Maryland Gov. Robert L. Ehrlich Jr. yesterday announced tighter rules aimed at reducing the amount of pollution spewing from the smokestacks of the state's six largest coal-fired power plants.
The requirements, set to take effect next summer, could help Maryland meet most federal air quality standards well ahead of a 2010 deadline. Ehrlich (R) said he believes the rules also will aid in the recovery of the Chesapeake Bay, which he has made a major goal of his administration.
"Today is a historic day in Maryland policy history," Ehrlich told students in the fifth period Advanced Placement Environmental Science class at Walt Whitman High School in Bethesda, where he unveiled his plan.
The governor told them that it was "the most sweeping, most far-reaching" initiative he could offer without crippling two of the state's largest power providers. "Policymakers try to achieve balance," he said. "I believe this is an aggressive but doable plan."
Several environmental leaders and Democratic lawmakers described the governor's initiative as a welcome, if modest, step.
"Look, it's better than not doing anything, and opposing everything. In that regard, I appreciate it and welcome it," said Sen. Paul G. Pinsky (D-Prince George's), whose own fresh-air legislation drew opposition from the governor during the last General Assembly session. "But this is an extremely modest measure. To say this is problem solved, it just isn't."
Pinsky and others said they would renew their push for a bill enforcing more stringent rules, noting that Ehrlich's proposal is a regulation -- more easily changed or relaxed than a state law.
"What's to stop him from reversing himself and getting rid of these rules as soon as people turn their backs?" asked Montgomery County Executive Douglas M. Duncan, a Democrat running for governor who has endorsed Pinsky's approach. "That's why we need a law."
The governor's political supporters said the new clean-air initiative will burnish Ehrlich's environmental credentials in time for his 2006 reelection bid, especially when coupled with the "flush tax" he imposed two years ago to pay for improvements at treatment plants that dump sewage into the Chesapeake Bay.
Under the clean-air plan, three power plants in Montgomery County and Southern Maryland owned by Mirant Corp. and three in Anne Arundel and Baltimore counties owned by Constellation Energy Group will have to reduce emissions of nitrogen oxides, sulfur dioxide and mercury. The companies no longer will be permitted to purchase credits that enable them to bypass those standards.
Ehrlich said the new regulations come "with a serious price tag" for the two companies, estimated in the hundreds of millions of dollars. Constellation released a statement yesterday saying that could mean higher electric bills for Maryland customers. A spokesman for Atlanta-based Mirant said officials there were studying the proposal.
In part, the proposal nudges the utilities in a direction they were being forced to go. During the Clinton administration, coal-burning power plants were classified as a source of toxic mercury and told to reduce mercury emissions by up to 90 percent by 2008. This spring, the Bush administration changed the standards, announcing rules that would have the plants cut mercury emissions by 70 percent by 2018. Ehrlich's proposal is aimed at meeting standards for ozone and fine particle reductions set for 2010, goals established by the Environmental Protection Agency last year for communities that do not meet the nation's smog standards. The District and surrounding counties and cities in Maryland and Virginia were among 474 jurisdictions nationwide that failed to meet those standards.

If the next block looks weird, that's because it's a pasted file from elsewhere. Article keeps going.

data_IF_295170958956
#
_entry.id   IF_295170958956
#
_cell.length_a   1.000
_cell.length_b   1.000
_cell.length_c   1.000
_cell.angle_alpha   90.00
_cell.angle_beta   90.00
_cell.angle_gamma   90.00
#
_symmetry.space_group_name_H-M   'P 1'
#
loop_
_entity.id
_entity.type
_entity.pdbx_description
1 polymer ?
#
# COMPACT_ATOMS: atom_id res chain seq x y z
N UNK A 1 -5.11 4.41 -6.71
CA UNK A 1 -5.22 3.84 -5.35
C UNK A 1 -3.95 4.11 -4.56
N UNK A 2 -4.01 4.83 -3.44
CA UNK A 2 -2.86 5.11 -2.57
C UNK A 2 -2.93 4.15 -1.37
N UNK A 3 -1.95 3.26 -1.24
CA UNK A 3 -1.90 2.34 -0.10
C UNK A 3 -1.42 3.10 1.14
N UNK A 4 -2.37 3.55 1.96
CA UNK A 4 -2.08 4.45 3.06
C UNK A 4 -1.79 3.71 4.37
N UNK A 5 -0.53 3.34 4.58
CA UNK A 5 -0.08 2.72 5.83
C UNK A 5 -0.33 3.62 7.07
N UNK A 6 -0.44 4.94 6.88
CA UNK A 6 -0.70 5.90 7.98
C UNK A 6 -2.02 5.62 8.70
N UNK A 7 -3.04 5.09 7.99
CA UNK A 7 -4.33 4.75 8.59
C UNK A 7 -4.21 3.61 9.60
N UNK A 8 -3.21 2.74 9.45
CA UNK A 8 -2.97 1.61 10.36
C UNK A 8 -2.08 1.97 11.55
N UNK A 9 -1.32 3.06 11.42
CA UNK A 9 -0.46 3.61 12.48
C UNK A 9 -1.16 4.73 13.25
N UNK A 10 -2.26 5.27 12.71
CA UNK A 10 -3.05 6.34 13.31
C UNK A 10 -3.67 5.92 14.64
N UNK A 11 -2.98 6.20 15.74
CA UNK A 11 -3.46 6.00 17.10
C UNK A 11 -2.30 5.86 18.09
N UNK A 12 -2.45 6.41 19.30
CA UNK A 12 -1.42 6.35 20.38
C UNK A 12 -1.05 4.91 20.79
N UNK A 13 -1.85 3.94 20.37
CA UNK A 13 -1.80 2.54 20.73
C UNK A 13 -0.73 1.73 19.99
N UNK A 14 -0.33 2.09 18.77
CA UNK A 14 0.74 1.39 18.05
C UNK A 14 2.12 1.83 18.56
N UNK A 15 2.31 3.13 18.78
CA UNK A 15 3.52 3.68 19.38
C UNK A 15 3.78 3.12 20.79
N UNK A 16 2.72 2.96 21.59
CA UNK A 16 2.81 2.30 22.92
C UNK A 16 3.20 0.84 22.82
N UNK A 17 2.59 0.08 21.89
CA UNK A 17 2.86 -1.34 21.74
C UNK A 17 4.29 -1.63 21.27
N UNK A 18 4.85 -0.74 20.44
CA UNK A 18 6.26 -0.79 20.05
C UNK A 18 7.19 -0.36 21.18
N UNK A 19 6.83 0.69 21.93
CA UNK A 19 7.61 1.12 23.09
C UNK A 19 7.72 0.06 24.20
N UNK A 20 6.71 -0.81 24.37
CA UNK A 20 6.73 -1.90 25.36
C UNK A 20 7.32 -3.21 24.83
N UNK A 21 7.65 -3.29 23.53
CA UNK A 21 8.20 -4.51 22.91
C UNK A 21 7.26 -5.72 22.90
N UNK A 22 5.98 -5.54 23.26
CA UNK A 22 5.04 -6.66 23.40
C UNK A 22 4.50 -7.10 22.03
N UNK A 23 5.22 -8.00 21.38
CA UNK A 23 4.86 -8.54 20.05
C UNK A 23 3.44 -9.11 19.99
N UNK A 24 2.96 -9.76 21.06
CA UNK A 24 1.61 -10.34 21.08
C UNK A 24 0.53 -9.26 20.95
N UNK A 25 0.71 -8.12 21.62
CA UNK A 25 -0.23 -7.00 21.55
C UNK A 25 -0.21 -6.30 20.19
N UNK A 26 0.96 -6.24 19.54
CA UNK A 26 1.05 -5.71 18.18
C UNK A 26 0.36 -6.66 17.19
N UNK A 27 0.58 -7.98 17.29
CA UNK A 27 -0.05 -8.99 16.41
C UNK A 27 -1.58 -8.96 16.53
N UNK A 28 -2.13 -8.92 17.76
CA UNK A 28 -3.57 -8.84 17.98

Fifteen states, and Baltimore, as a separate plaintiff, are suing the U.S. Environmental Protection Agency, pushing for stricter controls on mercury. Virginia is not a party to the lawsuit over mercury rules. Rules on nitrogen oxide, sulfur dioxide and mercury emissions for Virginia "are a work in progress," said Frank O'Donnell, president of Clean Air Watch, a Washington-based watchdog group.
O'Donnell said Ehrlich's proposal "ignores the whole question of carbon dioxide from power plants, which is essentially protecting the power industry from doing its share to deal with global warming, and aligns this plan completely with the Bush Administration on that point."
Maryland Democrats suggested that Ehrlich chose to enact his plan through executive regulations, rather than do battle with the Democrat-controlled legislature over new pollution limits. Such regulations require review by a legislative committee but no vote by the full General Assembly.
Senate President Thomas V. Mike Miller Jr. (D-Calvert) said lawmakers retain the authority to review the governor's plan or even render it irrelevant by passing their own proposal.
"Can we make something good out of this? Absolutely," Miller said. "We can widen it, we can enhance it, we can put it into statute."
Miller said Ehrlich also may have inadvertently breathed new life into legislation that would seek a 90 percent mercury reduction far earlier than 2018, the deadline in Ehrlich's plan, as well as significant carbon dioxide emission restrictions, which go unaddressed in the governor's plan.
But Sen. Sandra B. Schrader (R-Howard) said she does not believe that legislation will be needed.
"By coming out and stepping forward now, he has preempted their argument," she said.